Millennials are wonderful. And no, I’m not just saying this because I raised three of my own. I’m saying this because it’s the truth, says, Frances McIntosh, who helps leaders, teams, and organizations build stronger relationships through effective communication. This article originally appeared in Forbes.com.
With their creative and elastic minds, their ability to work with passion and their hunger for knowledge, millennials are exciting — not to mention educational —to be around. Just as with any other generation, isn’t it time we start acknowledging their strengths?
Traditional leadership models were built on hierarchies and managing from the top down. Today we’ve evolved to collaborative leadership models, which has moved customary CEO roles from the one to the many. Richard Branson and other famed leaders built their success with a collaborative approach. Let Branson’s favorite quotes on the topic inspire you to do the same.
Despite being perhaps the greatest way to guide a team, leading by example can also be the most difficult.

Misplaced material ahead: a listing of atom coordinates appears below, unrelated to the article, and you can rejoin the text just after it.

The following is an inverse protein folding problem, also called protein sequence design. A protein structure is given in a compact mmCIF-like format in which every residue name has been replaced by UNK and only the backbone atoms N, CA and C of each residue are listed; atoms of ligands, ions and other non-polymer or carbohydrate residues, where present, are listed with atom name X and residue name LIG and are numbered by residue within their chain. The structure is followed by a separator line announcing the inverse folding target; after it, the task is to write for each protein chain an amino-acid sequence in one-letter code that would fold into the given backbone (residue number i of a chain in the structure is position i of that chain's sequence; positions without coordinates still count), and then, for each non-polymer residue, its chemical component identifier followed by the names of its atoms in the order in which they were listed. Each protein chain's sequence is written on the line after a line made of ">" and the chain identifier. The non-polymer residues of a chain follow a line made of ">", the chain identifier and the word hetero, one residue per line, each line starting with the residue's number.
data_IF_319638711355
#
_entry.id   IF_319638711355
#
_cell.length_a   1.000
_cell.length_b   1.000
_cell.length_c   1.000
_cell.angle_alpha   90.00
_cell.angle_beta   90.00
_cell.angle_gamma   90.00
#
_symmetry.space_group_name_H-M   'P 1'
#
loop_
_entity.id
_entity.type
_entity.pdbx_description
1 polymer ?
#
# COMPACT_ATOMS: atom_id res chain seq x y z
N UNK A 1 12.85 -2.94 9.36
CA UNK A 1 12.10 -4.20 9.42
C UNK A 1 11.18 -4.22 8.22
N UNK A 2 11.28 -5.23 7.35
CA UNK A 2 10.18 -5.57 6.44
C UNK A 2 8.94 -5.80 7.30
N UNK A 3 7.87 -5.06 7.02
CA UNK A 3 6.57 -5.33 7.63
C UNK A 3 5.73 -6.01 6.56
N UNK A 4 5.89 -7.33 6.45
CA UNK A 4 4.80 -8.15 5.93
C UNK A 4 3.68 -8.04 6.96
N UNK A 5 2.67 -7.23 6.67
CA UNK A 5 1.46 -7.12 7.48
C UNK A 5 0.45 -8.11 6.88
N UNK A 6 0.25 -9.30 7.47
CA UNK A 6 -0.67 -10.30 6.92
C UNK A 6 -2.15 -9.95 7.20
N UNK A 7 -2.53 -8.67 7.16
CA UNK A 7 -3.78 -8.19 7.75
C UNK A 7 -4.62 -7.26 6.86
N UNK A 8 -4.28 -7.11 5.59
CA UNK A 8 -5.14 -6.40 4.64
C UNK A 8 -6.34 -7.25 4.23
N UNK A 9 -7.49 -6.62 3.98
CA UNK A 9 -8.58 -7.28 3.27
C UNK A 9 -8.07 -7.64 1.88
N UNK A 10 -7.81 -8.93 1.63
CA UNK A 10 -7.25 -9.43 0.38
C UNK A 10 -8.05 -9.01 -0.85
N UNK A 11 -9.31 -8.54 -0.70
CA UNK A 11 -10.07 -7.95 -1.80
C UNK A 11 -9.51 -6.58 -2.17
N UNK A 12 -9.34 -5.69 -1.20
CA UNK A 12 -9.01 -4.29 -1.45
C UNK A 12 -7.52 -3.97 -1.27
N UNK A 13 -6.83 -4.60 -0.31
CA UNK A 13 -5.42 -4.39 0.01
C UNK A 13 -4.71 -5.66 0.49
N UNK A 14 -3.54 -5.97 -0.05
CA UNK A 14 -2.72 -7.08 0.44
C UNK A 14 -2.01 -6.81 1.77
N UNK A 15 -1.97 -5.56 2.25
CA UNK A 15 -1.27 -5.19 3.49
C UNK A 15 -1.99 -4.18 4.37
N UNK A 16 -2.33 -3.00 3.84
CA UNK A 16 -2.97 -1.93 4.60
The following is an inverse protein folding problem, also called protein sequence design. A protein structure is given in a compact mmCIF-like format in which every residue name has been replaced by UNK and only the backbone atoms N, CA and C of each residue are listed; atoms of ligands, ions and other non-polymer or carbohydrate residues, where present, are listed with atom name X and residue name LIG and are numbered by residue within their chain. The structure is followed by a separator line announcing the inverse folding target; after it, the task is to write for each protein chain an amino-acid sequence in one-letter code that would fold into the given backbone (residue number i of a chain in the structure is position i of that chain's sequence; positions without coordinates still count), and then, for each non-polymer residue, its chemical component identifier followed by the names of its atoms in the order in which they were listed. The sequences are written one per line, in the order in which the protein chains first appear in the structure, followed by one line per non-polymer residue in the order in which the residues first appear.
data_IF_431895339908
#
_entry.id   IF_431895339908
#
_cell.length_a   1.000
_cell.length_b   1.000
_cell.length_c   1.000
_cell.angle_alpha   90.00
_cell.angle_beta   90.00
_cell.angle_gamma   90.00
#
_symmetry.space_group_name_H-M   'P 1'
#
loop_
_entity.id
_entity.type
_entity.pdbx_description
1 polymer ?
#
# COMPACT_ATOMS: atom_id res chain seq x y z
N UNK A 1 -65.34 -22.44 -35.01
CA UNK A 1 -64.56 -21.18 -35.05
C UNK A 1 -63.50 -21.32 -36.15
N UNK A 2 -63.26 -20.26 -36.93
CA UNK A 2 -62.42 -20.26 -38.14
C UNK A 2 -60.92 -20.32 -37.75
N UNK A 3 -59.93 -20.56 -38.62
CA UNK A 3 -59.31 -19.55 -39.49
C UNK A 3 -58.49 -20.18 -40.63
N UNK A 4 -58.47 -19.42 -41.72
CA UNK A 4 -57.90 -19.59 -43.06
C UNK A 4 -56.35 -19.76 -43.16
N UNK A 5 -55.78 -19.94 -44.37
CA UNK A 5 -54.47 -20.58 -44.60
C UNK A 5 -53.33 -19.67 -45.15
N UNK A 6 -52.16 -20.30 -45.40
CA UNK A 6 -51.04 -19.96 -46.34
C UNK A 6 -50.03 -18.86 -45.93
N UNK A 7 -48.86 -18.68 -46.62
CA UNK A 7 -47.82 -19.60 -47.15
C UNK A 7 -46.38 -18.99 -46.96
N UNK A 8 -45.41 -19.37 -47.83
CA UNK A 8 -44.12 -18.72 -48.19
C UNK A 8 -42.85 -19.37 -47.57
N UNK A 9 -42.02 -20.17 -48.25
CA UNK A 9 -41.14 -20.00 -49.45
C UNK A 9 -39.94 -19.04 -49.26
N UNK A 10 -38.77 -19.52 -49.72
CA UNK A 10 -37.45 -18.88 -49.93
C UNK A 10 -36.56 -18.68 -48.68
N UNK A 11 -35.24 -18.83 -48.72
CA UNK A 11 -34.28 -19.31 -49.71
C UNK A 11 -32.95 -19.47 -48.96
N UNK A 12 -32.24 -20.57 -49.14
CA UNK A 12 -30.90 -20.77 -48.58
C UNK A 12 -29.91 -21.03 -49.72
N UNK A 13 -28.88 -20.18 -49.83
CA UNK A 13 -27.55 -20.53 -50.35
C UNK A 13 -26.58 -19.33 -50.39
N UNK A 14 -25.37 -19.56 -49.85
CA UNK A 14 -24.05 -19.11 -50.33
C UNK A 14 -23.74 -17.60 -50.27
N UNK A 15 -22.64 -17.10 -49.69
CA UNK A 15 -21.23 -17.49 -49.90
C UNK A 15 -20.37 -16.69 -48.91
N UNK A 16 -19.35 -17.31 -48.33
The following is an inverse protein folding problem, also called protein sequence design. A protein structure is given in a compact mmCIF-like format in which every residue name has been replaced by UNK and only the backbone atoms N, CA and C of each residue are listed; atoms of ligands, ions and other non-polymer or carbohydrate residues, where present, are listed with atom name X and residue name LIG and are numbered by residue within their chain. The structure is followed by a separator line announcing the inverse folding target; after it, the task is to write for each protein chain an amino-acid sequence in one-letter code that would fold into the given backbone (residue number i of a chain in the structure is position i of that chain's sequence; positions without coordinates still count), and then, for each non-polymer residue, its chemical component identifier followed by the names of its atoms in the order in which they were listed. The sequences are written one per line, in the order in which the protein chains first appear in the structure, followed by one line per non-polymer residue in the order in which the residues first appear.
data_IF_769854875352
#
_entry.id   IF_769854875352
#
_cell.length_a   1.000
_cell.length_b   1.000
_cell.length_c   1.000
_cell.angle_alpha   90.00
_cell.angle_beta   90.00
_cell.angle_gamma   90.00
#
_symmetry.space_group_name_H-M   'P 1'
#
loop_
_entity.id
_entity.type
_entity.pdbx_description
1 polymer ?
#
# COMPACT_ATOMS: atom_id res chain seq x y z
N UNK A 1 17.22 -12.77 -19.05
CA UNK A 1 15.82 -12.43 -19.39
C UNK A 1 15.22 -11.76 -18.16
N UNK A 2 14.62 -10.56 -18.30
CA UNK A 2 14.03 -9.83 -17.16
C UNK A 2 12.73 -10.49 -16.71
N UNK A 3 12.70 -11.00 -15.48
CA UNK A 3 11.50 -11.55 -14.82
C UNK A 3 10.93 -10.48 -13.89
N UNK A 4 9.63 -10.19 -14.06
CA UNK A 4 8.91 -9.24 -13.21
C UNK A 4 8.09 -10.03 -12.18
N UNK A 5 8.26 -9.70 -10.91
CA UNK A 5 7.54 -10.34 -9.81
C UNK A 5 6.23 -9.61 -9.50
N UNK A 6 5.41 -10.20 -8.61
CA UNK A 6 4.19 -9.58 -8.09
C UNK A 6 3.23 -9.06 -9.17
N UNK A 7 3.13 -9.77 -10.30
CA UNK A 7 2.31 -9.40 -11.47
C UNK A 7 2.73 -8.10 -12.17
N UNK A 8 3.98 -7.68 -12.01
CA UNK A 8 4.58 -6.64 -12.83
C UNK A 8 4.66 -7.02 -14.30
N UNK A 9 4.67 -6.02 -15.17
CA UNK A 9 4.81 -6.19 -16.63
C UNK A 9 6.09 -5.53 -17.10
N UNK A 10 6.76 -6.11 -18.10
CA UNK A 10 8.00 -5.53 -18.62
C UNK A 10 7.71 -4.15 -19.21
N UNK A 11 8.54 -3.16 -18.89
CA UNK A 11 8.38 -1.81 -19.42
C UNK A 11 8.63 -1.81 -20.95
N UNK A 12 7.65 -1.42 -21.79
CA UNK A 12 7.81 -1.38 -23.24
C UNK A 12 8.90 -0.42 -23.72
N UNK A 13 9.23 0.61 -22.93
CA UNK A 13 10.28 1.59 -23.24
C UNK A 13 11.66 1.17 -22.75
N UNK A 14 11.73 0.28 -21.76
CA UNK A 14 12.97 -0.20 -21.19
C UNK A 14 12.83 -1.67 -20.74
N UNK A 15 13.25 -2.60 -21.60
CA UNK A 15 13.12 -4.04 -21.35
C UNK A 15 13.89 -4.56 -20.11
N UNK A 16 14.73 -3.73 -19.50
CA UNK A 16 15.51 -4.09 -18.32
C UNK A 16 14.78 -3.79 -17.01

In his study of newly transitioned leaders, 69 percent felt unprepared for their new roles, Ron Carucci, co-founder of leadership training firm Navalent, writes in Harvard Business Review.
In a brilliant talk delivered to the Gel conference in 2006, Seth Godin spoke about the fundamental reasons behind what’s broken in the world.
There are certain central truths of leadership that remain timeless. Yet, conventional wisdom doesn’t always carry forward to modern times.
Great companies understand that joy is the highest form of productivity and that profit is just a bonus byproduct.
Companies are at a crossroads. One path favors, above all else, profitability for shareholders, often at the expense of the environment, workers’ rights or executives’ wellness.
To give employees a role in shaping the future. Many say the most difficult part of change at work is feeling powerless over the future.
Virgin Group chairman Richard Branson has spent his entire career pushing the envelope.